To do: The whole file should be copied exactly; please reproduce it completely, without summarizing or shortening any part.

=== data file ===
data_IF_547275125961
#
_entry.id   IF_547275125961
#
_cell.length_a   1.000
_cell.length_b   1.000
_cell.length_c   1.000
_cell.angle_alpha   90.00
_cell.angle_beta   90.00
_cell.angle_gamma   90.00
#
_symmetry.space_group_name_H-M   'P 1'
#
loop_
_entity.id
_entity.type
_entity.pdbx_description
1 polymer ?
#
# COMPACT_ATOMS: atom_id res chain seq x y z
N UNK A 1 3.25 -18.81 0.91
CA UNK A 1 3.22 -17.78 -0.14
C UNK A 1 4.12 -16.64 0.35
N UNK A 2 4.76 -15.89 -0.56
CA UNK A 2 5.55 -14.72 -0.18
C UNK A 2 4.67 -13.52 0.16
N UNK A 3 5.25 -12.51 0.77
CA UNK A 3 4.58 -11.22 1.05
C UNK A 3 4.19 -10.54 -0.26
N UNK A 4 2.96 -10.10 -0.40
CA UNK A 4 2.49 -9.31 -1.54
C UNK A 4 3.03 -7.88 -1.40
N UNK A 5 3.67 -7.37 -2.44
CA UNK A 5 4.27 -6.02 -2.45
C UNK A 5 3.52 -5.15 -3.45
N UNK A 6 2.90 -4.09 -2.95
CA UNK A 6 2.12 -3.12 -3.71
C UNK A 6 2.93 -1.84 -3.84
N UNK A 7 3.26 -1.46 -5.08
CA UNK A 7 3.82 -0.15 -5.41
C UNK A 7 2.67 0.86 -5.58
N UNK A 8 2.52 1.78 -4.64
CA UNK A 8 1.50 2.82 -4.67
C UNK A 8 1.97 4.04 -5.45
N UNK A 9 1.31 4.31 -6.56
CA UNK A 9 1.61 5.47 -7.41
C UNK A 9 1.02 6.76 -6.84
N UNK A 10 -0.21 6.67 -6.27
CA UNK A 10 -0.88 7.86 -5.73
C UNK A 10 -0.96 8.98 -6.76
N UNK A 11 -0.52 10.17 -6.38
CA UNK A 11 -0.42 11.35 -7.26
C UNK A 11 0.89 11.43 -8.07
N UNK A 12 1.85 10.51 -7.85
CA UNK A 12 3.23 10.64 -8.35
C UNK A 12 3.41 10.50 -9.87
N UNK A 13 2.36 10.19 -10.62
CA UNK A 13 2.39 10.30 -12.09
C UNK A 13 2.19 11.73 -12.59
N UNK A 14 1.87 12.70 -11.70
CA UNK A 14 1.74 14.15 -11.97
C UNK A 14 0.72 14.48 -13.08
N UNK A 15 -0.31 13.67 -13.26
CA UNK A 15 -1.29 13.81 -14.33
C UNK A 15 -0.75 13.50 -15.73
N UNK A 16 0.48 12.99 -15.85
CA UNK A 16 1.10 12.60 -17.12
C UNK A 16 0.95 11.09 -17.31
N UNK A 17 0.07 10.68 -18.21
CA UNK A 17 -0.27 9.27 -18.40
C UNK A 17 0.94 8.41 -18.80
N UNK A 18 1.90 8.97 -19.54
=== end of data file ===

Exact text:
data_IF_547275125961
#
_entry.id   IF_547275125961
#
_cell.length_a   1.000
_cell.length_b   1.000
_cell.length_c   1.000
_cell.angle_alpha   90.00
_cell.angle_beta   90.00
_cell.angle_gamma   90.00
#
_symmetry.space_group_name_H-M   'P 1'
#
loop_
_entity.id
_entity.type
_entity.pdbx_description
1 polymer ?
#
# COMPACT_ATOMS: atom_id res chain seq x y z
N UNK A 1 3.25 -18.81 0.91
CA UNK A 1 3.22 -17.78 -0.14
C UNK A 1 4.12 -16.64 0.35
N UNK A 2 4.76 -15.89 -0.56
CA UNK A 2 5.55 -14.72 -0.18
C UNK A 2 4.67 -13.52 0.16
N UNK A 3 5.25 -12.51 0.77
CA UNK A 3 4.58 -11.22 1.05
C UNK A 3 4.19 -10.54 -0.26
N UNK A 4 2.96 -10.10 -0.40
CA UNK A 4 2.49 -9.31 -1.54
C UNK A 4 3.03 -7.88 -1.40
N UNK A 5 3.67 -7.37 -2.44
CA UNK A 5 4.27 -6.02 -2.45
C UNK A 5 3.52 -5.15 -3.45
N UNK A 6 2.90 -4.09 -2.95
CA UNK A 6 2.12 -3.12 -3.71
C UNK A 6 2.93 -1.84 -3.84
N UNK A 7 3.26 -1.46 -5.08
CA UNK A 7 3.82 -0.15 -5.41
C UNK A 7 2.67 0.86 -5.58
N UNK A 8 2.52 1.78 -4.64
CA UNK A 8 1.50 2.82 -4.67
C UNK A 8 1.97 4.04 -5.45
N UNK A 9 1.31 4.31 -6.56
CA UNK A 9 1.61 5.47 -7.41
C UNK A 9 1.02 6.76 -6.84
N UNK A 10 -0.21 6.67 -6.27
CA UNK A 10 -0.88 7.86 -5.73
C UNK A 10 -0.96 8.98 -6.76
N UNK A 11 -0.52 10.17 -6.38
CA UNK A 11 -0.42 11.35 -7.26
C UNK A 11 0.89 11.43 -8.07
N UNK A 12 1.85 10.51 -7.85
CA UNK A 12 3.23 10.64 -8.35
C UNK A 12 3.41 10.50 -9.87
N UNK A 13 2.36 10.19 -10.62
CA UNK A 13 2.39 10.30 -12.09
C UNK A 13 2.19 11.73 -12.59
N UNK A 14 1.87 12.70 -11.70
CA UNK A 14 1.74 14.15 -11.97
C UNK A 14 0.72 14.48 -13.08
N UNK A 15 -0.31 13.67 -13.26
CA UNK A 15 -1.29 13.81 -14.33
C UNK A 15 -0.75 13.50 -15.73
N UNK A 16 0.48 12.99 -15.85
CA UNK A 16 1.10 12.60 -17.12
C UNK A 16 0.95 11.09 -17.31
N UNK A 17 0.07 10.68 -18.21
CA UNK A 17 -0.27 9.27 -18.40
C UNK A 17 0.94 8.41 -18.80
N UNK A 18 1.90 8.97 -19.54